Baby didn’t care about any of that. No, he basically said, to heck with all of your plans Mom, and entered the world as cute as a button at 4:13 p.m., almost exactly 12 hours after my contractions started and 24 hours after I left school the day before, completely clueless as to what was about to happen to my life.

In 24 hours, I went from trying to encourage 140 students, 139 of whom are taller than me, to care about things like where to put a semicolon and why they should appreciate Lord of the Flies (which can be a pretty tough sell, I’ll be honest) to trying to keep one tiny 6-pound human alive. I’m really not sure which of the two is more difficult.


“Baby Kasen,” as his small cousins refer to him, has been here for two and a half months now. For two and a half months, reality as I knew it before has flipped upside down. Last summer, I was doing things like tooling around Ireland and Scotland with a couple girlfriends, picking out cute swimsuits at Target, and trying to decide which lake activity to do next during family week at the lake. This summer, I’m watching a LOT of Netflix while I’m stuck nursing him on the couch, obsessively Googling various types of baby gear, and although we did make it to the lake, between feedings and trying to safeguard my baby from his very well-meaning but overzealous cousins, I didn’t make it out on the water more than a few times.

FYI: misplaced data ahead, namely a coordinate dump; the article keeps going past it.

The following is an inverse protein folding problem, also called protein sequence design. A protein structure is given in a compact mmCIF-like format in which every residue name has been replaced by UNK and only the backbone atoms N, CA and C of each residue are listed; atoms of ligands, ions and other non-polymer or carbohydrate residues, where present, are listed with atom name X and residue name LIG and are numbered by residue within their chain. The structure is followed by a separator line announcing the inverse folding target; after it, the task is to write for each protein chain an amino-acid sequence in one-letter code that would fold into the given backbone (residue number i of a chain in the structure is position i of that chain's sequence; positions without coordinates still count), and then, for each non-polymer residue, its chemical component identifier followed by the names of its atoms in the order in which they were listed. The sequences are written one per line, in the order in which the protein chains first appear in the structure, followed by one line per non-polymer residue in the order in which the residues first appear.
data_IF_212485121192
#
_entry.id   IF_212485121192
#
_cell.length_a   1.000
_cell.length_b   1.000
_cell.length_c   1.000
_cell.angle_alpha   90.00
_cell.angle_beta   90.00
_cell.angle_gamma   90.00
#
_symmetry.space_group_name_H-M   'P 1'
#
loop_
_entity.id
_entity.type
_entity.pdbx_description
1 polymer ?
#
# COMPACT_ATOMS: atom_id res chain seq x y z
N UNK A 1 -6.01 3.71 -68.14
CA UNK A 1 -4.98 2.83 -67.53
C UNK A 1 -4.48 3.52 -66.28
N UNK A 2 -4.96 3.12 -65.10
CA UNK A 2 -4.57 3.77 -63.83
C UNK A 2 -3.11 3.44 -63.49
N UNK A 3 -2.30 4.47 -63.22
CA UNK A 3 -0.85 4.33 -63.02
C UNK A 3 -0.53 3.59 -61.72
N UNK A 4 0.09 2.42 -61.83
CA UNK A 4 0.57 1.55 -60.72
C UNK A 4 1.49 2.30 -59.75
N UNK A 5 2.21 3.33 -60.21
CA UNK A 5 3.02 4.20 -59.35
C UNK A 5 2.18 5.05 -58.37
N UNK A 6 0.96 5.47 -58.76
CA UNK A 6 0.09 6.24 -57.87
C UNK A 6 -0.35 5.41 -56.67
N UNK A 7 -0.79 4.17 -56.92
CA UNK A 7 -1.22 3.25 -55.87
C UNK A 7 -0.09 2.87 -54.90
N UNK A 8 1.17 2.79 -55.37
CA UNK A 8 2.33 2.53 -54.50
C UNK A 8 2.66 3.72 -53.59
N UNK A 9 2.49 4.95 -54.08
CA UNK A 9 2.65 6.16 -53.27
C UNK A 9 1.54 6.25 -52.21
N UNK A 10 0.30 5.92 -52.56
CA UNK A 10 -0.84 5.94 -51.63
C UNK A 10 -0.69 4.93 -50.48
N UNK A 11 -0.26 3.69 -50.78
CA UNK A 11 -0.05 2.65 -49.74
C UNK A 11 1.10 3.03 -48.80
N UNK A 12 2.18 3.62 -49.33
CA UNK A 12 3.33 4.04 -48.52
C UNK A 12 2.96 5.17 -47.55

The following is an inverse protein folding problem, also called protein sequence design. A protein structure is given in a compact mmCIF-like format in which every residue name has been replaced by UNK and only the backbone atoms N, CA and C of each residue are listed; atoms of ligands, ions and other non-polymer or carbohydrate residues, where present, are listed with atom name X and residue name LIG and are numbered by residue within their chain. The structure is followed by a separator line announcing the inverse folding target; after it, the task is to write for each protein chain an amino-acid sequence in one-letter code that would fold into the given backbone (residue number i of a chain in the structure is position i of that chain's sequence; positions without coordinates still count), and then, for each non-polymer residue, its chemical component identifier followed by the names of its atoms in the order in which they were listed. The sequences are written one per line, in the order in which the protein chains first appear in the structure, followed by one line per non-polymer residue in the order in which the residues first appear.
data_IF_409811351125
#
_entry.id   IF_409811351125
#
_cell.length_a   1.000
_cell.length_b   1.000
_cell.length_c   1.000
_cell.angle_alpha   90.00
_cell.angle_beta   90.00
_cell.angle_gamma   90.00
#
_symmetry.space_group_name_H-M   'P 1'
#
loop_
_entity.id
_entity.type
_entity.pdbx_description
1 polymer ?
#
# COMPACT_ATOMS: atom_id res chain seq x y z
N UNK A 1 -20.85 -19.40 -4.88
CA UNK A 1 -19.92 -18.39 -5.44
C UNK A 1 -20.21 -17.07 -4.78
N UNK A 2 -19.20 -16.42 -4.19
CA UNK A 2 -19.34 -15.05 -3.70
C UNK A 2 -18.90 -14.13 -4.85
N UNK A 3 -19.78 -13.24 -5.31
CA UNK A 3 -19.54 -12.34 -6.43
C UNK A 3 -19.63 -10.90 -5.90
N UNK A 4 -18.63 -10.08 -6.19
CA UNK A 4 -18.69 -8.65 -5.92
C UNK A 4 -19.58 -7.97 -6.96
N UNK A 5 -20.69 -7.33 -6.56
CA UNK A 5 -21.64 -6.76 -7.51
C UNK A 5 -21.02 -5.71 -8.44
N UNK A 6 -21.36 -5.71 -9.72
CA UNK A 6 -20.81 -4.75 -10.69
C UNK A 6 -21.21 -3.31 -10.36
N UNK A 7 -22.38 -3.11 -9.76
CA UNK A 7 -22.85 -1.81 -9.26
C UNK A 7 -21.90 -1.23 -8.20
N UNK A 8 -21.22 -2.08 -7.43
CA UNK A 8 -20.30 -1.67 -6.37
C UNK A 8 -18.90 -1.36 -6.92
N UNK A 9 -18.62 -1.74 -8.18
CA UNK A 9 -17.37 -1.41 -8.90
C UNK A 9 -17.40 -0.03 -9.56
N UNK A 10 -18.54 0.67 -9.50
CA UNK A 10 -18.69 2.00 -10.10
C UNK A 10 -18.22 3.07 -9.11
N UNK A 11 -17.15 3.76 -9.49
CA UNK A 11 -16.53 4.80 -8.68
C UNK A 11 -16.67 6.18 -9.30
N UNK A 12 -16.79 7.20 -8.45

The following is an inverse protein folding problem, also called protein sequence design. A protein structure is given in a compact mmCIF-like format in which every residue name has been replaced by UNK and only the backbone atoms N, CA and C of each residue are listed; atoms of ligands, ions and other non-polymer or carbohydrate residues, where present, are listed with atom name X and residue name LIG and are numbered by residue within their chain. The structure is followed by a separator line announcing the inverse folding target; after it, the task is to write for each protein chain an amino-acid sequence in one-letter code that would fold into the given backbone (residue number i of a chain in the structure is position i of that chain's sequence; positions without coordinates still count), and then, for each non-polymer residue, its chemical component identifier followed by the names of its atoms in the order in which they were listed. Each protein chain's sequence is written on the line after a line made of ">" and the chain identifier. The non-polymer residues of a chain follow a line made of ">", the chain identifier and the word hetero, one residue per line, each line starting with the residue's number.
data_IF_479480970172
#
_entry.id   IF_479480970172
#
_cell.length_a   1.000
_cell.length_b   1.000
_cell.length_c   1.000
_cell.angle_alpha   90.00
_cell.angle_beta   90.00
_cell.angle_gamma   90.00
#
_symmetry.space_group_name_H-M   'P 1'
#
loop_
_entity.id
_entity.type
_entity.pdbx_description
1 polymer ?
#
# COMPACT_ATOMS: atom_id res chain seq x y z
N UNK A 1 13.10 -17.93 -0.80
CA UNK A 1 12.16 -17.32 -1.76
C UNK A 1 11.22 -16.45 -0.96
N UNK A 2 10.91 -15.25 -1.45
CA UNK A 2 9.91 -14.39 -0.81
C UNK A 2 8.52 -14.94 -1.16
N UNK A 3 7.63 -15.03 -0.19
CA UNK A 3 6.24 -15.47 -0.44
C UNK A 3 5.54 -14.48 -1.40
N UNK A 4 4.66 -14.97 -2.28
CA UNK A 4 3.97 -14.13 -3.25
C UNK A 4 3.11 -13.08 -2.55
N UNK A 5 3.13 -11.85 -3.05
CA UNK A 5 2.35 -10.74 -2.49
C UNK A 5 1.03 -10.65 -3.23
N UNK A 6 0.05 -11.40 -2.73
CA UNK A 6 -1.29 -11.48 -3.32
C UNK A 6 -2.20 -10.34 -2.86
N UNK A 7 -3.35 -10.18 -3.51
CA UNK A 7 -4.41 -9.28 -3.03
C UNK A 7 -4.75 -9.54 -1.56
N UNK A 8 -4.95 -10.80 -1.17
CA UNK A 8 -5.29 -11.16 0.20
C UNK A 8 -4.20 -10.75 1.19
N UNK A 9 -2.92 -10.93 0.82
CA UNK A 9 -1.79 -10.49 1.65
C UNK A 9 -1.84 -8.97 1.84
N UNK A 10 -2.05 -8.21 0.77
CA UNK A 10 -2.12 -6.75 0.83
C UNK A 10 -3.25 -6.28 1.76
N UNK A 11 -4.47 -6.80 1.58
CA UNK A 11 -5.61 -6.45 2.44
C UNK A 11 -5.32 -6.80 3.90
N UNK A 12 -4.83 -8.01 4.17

What I am sure of, though, is that life has never been so great. For months, as my bump grew bigger and bigger, I listened to well-wishers warn me about this new reality I was about to experience. They said things like “Enjoy sleep now – you will never sleep again!” (Who actually sleeps all that great while super pregnant?!) and “Enjoy your free time now – you will never have free time again!” and “Enjoy [fill in the blank] now – you will never [fill in the blank] again!” I know these well-wishers meant, well, well, but by the time little man showed up, I was terrified. I really like sleep, for example. Like REALLY. Just ask my family. I started putting myself to bed in kindergarten because my parents sometimes wouldn’t get around to it soon enough. I also really like free time. And lots of other fill-in-the-blanks. Part of the reason I was in denial on April 26 is because I really didn’t want my current reality to end.